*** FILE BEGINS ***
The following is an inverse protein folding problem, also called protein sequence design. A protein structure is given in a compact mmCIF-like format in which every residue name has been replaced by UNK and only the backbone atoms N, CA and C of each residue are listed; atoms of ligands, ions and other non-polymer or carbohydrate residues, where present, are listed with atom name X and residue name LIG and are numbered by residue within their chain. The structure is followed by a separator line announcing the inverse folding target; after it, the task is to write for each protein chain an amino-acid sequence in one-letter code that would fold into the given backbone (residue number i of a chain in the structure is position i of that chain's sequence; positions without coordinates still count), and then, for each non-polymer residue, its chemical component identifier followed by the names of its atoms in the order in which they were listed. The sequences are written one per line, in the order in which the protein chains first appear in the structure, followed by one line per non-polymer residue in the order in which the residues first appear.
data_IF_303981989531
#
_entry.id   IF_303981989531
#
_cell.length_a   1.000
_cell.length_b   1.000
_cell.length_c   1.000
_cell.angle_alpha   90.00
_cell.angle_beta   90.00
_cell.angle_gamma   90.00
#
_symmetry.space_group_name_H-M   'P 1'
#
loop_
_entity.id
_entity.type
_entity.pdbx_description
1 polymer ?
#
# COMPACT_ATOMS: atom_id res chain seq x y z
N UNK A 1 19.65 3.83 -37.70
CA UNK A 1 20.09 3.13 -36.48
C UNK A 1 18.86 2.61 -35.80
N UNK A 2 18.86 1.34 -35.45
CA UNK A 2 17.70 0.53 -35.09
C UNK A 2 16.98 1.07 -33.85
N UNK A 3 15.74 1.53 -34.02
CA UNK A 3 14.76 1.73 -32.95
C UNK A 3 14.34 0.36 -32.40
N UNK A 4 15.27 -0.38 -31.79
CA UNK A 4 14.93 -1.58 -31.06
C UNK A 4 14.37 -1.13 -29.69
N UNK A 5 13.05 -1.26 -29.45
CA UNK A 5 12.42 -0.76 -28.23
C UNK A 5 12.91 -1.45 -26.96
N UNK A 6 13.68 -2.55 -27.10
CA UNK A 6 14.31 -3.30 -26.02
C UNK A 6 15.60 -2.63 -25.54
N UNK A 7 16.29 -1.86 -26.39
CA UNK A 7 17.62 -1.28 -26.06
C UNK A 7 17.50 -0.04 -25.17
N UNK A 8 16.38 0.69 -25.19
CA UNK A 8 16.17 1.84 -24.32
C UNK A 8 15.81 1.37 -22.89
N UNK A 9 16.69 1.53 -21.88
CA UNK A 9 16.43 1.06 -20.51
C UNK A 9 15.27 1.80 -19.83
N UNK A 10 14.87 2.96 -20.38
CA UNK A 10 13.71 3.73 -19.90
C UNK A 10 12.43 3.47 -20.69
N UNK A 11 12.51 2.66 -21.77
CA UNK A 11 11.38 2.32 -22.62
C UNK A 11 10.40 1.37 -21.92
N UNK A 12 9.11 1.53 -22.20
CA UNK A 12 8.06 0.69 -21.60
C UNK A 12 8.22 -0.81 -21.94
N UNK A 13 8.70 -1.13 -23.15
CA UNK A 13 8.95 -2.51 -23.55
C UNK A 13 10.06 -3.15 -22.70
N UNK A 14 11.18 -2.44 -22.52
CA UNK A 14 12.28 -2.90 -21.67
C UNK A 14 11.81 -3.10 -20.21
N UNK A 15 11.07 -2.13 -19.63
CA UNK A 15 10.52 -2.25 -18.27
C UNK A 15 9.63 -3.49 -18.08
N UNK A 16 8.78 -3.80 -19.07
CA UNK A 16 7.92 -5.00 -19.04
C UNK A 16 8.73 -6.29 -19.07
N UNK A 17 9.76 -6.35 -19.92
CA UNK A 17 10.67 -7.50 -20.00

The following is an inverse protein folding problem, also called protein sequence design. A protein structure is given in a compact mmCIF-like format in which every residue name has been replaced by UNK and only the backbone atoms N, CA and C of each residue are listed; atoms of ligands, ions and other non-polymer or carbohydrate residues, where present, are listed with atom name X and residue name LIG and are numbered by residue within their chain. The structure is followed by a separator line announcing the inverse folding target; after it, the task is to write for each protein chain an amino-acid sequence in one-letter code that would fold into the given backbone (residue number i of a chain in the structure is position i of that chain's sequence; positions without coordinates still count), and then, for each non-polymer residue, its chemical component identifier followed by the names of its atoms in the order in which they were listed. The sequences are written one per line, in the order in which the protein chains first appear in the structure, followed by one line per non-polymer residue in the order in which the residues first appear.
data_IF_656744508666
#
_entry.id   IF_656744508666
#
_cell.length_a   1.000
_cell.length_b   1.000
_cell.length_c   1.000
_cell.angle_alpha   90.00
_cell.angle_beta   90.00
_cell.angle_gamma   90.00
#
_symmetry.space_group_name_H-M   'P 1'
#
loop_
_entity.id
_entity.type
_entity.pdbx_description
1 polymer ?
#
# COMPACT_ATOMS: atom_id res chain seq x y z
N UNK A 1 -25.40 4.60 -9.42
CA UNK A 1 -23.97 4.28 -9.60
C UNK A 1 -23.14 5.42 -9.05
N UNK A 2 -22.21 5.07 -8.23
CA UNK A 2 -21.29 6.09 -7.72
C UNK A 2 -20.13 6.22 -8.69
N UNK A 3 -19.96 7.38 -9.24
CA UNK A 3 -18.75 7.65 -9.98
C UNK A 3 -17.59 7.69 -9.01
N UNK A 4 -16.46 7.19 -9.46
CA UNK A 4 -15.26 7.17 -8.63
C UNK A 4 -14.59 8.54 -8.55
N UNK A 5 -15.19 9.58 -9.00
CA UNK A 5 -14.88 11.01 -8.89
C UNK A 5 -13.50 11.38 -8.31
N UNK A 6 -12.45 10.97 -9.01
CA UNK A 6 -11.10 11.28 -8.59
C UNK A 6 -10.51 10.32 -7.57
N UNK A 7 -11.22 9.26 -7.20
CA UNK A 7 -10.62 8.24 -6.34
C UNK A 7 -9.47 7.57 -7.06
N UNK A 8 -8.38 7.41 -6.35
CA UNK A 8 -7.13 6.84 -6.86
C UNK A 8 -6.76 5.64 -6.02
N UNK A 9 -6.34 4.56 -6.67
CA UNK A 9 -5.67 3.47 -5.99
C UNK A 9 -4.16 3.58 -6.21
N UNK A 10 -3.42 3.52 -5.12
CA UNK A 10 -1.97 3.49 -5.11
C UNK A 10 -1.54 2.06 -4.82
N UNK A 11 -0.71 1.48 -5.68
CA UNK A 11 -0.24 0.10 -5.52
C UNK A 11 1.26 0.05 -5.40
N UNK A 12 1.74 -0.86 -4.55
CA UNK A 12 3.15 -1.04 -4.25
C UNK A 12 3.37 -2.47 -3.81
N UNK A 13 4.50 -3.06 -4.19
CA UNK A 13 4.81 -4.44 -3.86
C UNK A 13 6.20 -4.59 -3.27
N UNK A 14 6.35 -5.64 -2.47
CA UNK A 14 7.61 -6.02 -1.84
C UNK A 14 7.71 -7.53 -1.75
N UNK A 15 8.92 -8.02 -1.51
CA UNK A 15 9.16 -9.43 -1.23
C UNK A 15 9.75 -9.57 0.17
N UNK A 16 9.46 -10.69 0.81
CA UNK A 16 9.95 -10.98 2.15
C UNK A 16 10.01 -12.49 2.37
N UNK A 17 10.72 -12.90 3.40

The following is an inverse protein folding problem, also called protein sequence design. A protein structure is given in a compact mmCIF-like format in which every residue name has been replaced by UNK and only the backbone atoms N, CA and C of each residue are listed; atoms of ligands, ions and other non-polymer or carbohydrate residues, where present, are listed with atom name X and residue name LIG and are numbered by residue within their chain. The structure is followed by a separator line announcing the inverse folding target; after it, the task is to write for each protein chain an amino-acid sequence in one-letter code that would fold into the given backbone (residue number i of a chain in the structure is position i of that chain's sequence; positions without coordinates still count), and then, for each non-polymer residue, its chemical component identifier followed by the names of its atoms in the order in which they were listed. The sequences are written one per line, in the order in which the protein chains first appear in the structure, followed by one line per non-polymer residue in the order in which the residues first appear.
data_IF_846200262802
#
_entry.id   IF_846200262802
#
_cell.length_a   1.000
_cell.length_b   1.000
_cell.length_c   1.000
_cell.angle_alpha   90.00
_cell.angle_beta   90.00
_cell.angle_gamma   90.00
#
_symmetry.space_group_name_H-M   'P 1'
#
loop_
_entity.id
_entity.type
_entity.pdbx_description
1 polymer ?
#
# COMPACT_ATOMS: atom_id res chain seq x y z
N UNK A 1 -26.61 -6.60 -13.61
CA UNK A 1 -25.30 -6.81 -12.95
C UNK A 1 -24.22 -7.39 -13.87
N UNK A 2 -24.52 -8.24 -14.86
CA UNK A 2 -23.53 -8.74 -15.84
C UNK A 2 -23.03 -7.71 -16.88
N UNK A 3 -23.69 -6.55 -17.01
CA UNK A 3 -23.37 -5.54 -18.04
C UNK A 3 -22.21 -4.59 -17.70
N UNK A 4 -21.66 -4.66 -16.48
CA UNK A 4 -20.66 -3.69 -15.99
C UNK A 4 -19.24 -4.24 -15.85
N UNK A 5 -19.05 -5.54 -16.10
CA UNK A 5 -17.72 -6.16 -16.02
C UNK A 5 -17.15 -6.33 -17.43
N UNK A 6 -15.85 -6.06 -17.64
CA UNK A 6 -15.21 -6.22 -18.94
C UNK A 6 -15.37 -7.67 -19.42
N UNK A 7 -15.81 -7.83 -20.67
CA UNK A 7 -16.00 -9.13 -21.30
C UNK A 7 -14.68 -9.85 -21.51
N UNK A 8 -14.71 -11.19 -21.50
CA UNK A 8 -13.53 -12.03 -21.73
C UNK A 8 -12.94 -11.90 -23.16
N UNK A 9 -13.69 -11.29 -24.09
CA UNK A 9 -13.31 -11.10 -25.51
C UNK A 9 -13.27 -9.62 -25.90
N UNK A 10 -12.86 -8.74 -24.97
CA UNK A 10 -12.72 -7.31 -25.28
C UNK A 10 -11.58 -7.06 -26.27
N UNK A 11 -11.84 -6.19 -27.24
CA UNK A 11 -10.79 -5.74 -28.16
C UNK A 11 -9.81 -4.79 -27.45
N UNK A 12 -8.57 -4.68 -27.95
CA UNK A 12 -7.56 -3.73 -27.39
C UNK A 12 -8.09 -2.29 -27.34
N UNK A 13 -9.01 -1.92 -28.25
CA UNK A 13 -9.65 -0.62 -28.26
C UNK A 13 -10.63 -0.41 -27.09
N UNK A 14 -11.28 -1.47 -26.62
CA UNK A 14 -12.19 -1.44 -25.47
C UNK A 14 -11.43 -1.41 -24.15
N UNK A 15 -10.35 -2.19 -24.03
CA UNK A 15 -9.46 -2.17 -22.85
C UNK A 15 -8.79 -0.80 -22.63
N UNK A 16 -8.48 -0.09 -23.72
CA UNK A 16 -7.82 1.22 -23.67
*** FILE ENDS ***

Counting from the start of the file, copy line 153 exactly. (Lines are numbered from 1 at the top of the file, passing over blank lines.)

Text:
#